The Best of Wes

A borderline love letter to Wes Anderson while ranking his films.

By Josh Tuper

Dear Wes Anderson,

Please take me under your wing, and show me the ways of making great films. I will work cheaply and I can brew a mean pot of coffee. Thank you for your consideration.

Okay, I’m glad that’s out of the way. Last week, we were treated with a trailer for the upcoming movie, Moonrise Kingdom, which you can view here. With familiar faces (Bill Murray, Jason Schwartzman), yellow all over, and a nerdy yet confident youngster, wise beyond his years; it is a typical Wes Anderson film. I couldn’t be more excited. Anderson is my second favorite film maker (behind my hero Woody Allen, of course) and his movies are beautiful and funny, and the closest thing we’ll ever see to a film adaptation of a J.D. Salinger book.

Wes Anderson has never made a bad movie. This is a fact, okay fine it’s just an opinion. Many would probably argue against that, and would most likely say they are nothing but a motion picture version of an offbeat hipster’s wet dream. This is a statement I can agree with. But that aside, and even though every obnoxious kid in Brooklyn wants to be Richie Tenenbaum, I get Wes and I have nothing but pure love and appreciation for his movies. Therefore, I have taken the liberty of ranking his films from worst* to best**. Because I know you all care about my opinion on the subject.

*”Worst” doesn’t mean bad.

**”Best” is a loose term, they are all the best.


Bottle Rocket

Perhaps I should have replaced the word “worst” with “my least favorite”. Bottle Rocket is in no way a bad film. It’s actually quite good, and it’s always important to look at a film maker’s beginnings. The growth Anderson made since Bottle Rocket is tremendous. Then even more appealing is Owen Wilson’s growth as both an actor (this was his debut) and a writer (he co-wrote it with Wes).

 

Fantastic Mr. Fox

Growing up, I was a huge Roald Dahl fan and when I learned one of my favorite directors was in charge of adapting Fantastic Mr. Fox, I was really excited. It was a spot on adaptation, despite the stop motion animation freaking me out a bit. Being an animated movie, however, I just don’t think it can stack up to the rest. With or without George Clooney’s sultry, yet manly, voice as the main character.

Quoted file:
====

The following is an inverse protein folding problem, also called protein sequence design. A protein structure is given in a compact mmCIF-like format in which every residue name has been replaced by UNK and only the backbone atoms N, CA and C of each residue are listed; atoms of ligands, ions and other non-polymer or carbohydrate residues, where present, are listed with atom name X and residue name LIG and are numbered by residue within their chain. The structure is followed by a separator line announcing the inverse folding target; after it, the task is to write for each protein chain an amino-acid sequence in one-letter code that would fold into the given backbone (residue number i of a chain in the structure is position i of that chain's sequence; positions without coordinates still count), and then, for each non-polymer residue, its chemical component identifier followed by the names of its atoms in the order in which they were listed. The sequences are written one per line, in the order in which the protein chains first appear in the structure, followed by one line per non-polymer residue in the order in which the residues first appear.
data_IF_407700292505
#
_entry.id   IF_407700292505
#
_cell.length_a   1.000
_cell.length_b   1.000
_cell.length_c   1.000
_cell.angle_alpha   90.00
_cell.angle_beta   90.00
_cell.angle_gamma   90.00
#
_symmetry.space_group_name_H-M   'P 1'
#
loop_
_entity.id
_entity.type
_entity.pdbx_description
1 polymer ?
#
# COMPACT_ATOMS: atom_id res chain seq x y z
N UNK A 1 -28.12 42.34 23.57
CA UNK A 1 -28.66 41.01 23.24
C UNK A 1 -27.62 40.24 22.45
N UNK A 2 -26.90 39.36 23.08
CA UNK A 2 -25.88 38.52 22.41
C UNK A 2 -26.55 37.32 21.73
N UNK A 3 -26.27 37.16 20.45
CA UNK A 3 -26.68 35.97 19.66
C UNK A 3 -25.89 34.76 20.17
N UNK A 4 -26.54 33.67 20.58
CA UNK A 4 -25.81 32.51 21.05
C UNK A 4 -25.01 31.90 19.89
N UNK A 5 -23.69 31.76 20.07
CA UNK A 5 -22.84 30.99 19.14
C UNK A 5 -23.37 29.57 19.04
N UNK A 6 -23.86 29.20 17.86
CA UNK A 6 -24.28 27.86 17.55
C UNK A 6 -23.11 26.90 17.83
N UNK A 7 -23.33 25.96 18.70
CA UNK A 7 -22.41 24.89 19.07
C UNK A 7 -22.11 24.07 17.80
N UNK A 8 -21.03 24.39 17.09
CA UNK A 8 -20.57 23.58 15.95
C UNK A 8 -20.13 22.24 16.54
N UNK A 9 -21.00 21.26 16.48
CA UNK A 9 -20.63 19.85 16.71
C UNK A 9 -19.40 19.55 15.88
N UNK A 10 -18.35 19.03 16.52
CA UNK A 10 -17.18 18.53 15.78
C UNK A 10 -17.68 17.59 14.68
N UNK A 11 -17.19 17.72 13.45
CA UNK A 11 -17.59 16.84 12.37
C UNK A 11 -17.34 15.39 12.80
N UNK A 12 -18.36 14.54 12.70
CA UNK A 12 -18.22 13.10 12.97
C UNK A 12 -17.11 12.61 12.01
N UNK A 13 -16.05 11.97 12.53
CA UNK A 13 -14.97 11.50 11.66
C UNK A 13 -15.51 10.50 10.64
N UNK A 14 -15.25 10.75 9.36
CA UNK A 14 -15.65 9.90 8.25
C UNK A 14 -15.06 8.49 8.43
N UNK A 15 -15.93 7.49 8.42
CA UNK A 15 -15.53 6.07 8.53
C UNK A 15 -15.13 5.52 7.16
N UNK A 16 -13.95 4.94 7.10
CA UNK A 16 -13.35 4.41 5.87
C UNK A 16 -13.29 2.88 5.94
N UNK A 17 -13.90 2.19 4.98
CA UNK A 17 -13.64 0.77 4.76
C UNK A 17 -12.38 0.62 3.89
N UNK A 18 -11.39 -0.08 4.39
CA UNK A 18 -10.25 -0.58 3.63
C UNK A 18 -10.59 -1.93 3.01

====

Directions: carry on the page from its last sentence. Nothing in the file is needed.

The Darjeeling Limited 

This is definitely Wes Anderson’s most beautiful work. It was shot wonderfully in India and is beyond aesthetically pleasing. The plot and story are simple yet heartfelt, and at its core is about family and love. Furthermore, if you’ve seen The Darjeeling Limited, also check out the short film “prequel” Hotel Chevalier. It’s equally beautiful and Natalie Portman gets, like, totally naked in it.

 

The Life Aquatic With Steve Zissou

Critically, this has been deemed Anderson’s worst. It got poor reviews and many of his fans strongly disliked it. However, Life Aquatic is one of my all-time favorite movies. Perhaps I’m a sucker for Bill Murray and the more the better. Or maybe it’s the David Bowie songs performed in Portuguese. I just feel it’s a great movie with a ridiculous story about an absurd man.

 

The Royal Tenenbaums

Being an aspiring screenwriter, sometimes I watch a movie and I think, “I wish I wrote that. I quit because anything I do will never be as good”. The Royal Tenenbaums is one of those films. It’s one of the best stories I’ve ever seen on film, with an equally impressive cast. Drop what you’re doing right now and watch this. It’s funny, sad, and sweet all at the same time; which is rare in cinema, and it has the happiest of happy endings. Sort of.

 

Rushmore

Rushmore is my favorite movie ever. Anything I say about it will be extremely biased because I think it’s the greatest movie ever. I mean, yeah the whole article is biased, but not like this. Think of the greatest film ever, in your opinion. Got it? Okay, well I think Rushmore is better. Like Tenenbaums, it’s a strange brand of funny and sad at once, and makes you love and hate the main characters all at the same time.

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